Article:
We had a busy and productive adoption event on Saturday, 7/30, at our building. This was our third adoption event of the month. Our guests included several approved and potential adopters, possible future volunteers, donors, and other folks who just wanted to come and meet our kitties.
3 adult cats (Claire, Chloe, Barbie) and 17 kittens (Sysco, Sybil, Tira Misu, Tiffanie, Tillie, Mimosa, Miranda, Mirabelle, Misha & Micky, Yogi & Yonda, Pandy, Pasha, YaYa, Yahtzee, Yamaha) were the stars of our show.
6 kitten adoptions were completed to pre-approved adopters at the event: YaYa & Yamaha, Sybil, Miranda & Mirabelle, Mimosa
This helped us close out July as a record month of adoptions - 52 in total! This included 3 adult cats (Rio, Melissa & Biskit) and 49 kittens. 20 of these adoptions occurred at our adoption events on 7/9, 7/16 and 7/30. The remaining 32 adoptions were conducted from foster homes or the building between events. What a joy to see the cats & kittens we rescued in spring develop into social house kitties ready for their new families through the dedication, socialization and TLC of all of our foster families!
Many thanks to the foster families who brought their cats/kittens to the 7/30 event most of whom were able to stay and promote them to our guests (Ashley, Jenny, Jen, Jill, John, Gillian). Thanks also to the volunteers who made the event possible - Christy for staying late on Friday to clean and setup for the event and then coming early and staying all day on Saturday to help with execution of the event, Sara for a great job of setup, adoption counseling, Facebook posting and many behind the scenes activities supporting our adoption events, Steve/Sara for creating the cage cards, Olivia for adoption counseling and promoting our resident building cats & kittens, Vicki for staffing the front desk and greeting our guests, Candy for photography, Facebook posting, and handling our lunch run, Connie & Ted for the great job promoting this event.
What an amazing team of volunteers!
We have two adoption events scheduled in our building in August: Saturday, 8/13 and Saturday, 8/27.
There are many, many wonderful cats & kittens who will be featured at these events. Hoping for continued success in finding them loving homes.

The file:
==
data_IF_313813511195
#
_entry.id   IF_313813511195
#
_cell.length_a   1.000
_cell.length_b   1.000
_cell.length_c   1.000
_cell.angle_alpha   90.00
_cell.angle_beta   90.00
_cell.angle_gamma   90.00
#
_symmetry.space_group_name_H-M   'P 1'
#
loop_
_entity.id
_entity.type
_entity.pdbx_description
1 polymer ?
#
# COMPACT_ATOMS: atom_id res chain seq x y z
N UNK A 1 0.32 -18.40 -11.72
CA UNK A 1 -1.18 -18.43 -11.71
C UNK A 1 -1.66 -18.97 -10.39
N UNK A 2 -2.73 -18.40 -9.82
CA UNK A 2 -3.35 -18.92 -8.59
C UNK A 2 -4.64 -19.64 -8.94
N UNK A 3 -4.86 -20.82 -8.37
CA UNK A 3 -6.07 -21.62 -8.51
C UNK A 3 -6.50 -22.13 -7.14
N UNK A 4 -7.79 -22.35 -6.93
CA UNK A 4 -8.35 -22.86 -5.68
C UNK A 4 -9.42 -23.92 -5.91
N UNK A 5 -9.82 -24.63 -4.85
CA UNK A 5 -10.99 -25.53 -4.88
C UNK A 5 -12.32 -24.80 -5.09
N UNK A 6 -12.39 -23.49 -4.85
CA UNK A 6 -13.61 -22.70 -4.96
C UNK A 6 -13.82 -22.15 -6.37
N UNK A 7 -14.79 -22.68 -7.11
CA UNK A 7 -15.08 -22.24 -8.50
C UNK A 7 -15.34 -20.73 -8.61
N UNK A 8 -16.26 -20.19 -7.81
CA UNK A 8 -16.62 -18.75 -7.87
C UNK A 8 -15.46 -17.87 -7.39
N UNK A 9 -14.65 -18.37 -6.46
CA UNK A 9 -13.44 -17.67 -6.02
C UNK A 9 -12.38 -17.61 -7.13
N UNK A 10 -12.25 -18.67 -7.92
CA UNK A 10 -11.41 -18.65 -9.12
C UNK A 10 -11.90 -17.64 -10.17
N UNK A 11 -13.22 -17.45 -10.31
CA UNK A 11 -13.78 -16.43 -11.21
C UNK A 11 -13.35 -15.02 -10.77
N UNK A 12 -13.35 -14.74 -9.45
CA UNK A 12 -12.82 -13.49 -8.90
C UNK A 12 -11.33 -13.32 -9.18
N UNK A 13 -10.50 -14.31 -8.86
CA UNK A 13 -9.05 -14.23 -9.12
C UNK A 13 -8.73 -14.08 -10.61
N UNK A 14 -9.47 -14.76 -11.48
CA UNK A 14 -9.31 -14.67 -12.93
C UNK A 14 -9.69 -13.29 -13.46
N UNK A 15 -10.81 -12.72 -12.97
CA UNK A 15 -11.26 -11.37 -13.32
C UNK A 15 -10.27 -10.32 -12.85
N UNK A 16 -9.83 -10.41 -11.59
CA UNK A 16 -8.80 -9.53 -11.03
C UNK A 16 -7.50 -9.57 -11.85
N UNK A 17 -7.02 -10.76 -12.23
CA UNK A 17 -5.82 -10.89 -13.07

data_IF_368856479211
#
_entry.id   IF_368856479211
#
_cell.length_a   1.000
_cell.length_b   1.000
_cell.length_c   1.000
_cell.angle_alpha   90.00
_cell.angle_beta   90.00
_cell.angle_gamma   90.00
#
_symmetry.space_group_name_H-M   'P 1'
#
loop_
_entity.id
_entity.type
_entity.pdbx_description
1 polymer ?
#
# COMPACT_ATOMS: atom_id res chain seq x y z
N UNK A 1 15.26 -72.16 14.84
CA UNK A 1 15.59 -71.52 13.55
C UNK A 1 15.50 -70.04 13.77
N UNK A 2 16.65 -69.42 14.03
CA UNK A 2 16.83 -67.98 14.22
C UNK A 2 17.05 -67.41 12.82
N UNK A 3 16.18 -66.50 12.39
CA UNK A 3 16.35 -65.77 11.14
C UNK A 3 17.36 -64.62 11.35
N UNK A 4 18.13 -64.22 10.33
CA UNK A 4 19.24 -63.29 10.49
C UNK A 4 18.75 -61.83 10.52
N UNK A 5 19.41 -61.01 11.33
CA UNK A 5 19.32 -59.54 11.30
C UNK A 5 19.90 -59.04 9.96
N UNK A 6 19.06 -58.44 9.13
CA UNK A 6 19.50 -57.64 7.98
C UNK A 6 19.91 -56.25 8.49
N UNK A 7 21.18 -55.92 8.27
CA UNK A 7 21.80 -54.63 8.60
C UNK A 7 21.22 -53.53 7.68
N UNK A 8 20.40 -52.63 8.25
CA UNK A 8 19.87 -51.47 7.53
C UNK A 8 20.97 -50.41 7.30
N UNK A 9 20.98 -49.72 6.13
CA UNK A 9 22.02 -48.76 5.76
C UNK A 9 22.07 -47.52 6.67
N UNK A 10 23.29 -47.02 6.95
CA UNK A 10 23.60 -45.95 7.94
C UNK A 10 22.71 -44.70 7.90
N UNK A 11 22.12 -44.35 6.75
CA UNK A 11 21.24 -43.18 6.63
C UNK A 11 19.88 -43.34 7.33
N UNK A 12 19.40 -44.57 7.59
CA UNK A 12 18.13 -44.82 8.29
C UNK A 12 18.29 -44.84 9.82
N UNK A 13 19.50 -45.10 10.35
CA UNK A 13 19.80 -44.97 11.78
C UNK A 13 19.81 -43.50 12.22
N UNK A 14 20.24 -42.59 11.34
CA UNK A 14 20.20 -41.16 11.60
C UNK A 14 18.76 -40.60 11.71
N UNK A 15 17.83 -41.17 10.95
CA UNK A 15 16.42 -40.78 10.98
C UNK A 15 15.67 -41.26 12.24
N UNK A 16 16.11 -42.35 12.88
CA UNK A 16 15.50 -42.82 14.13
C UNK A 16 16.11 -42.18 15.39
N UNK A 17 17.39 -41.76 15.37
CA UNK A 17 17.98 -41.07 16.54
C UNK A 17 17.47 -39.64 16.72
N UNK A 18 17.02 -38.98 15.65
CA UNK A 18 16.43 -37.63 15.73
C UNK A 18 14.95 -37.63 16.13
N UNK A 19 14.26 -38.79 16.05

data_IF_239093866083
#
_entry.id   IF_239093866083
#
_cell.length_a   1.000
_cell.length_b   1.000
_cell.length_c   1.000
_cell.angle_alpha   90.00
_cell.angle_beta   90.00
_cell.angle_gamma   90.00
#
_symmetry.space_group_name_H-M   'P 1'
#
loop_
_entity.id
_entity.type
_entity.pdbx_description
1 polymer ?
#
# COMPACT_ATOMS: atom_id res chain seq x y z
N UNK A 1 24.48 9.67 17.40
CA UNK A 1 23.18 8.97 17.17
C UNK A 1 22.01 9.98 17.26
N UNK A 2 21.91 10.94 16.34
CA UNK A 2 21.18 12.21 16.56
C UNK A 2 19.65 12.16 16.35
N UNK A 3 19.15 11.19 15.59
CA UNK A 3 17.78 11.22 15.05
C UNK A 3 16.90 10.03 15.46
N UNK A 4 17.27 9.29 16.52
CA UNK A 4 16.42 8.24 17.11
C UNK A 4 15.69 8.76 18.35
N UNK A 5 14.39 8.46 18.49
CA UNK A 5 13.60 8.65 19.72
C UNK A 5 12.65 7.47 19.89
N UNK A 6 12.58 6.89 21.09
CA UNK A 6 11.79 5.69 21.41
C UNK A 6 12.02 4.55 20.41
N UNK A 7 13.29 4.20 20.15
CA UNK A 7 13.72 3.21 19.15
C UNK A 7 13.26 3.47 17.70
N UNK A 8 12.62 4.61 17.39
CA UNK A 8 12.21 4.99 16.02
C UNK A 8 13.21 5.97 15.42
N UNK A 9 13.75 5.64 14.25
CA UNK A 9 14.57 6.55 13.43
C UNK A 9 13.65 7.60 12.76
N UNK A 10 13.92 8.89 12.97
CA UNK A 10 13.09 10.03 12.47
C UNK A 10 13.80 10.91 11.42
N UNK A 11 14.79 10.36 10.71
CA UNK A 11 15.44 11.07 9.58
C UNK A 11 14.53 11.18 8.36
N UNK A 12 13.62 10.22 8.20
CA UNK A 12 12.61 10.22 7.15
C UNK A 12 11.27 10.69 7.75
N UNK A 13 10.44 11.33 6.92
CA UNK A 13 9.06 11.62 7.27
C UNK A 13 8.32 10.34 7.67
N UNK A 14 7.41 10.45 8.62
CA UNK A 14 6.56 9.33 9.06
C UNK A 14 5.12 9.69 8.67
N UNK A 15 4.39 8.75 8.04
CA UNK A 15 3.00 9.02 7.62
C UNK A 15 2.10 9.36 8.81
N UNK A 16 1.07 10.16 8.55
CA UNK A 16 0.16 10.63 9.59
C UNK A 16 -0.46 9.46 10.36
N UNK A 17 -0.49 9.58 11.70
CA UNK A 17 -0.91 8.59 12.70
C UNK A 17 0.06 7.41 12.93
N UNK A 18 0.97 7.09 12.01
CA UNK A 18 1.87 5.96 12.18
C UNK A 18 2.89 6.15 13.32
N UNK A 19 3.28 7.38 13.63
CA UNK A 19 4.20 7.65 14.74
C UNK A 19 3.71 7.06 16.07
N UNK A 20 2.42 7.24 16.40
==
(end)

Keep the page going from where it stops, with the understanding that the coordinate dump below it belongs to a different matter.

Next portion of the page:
Didn’t Know How Good We Had It!
Written by Tammy McAuley
With all the changes we’ve been experiencing, the harsh reality is that we just didn’t know how good we used to have it!
Feral Fixers used to have 20 to 30 spay/neuter slots available each and every week between the two clinics we use. Now, we usually have 10 at one location and sometimes can come up with another five at the other and we’ve been tremendously lucky to have mega days. Just not the same as being able to plan ahead and KNOW when trapping was possible with consistently available spay/neuter slots. I told about the lack of veterinarians in the last blog post. In the coming week we have 10 slots available and 23 kittens of neutering age. That does not include any ferals. The clinics are doing their best. Other TNR groups and shelters are competing across the board. You can suggest we go back to trekking into Chicago – that’s another thing – risks are high driving in Chicago. And they are all booked solid as well.
There’s a hope for another vet in mid-August, a facility may open more space soon – but that town has a terrible history of dragging its feet on permit approval, it goes on and on.
Our fosters are going to be frustrated as they wait for their kittens to be neutered, our feral cat caretakers will be watching the pregnant females give birth with no recourse, kittens will age out of being tameable with no surgery slots.
My goal is to fix problems and we’ve been doing very well to date, but we just didn’t know how good we had it! All those people who called in good faith that we would get to their cats and kittens, we may not make it. Everyone in Rescue is stressed right now. If we don’t call back, if we have to tell you we just can’t do it, please understand. Be assured, we are doing the best we can. Today, someone trapped a female while trying to get a kitten, we are not going to release her, we’ll be trying to spay her this week. One of her kittens has already been trapped – although at least 14 weeks old, he was enjoying being petted yesterday. They just keep coming!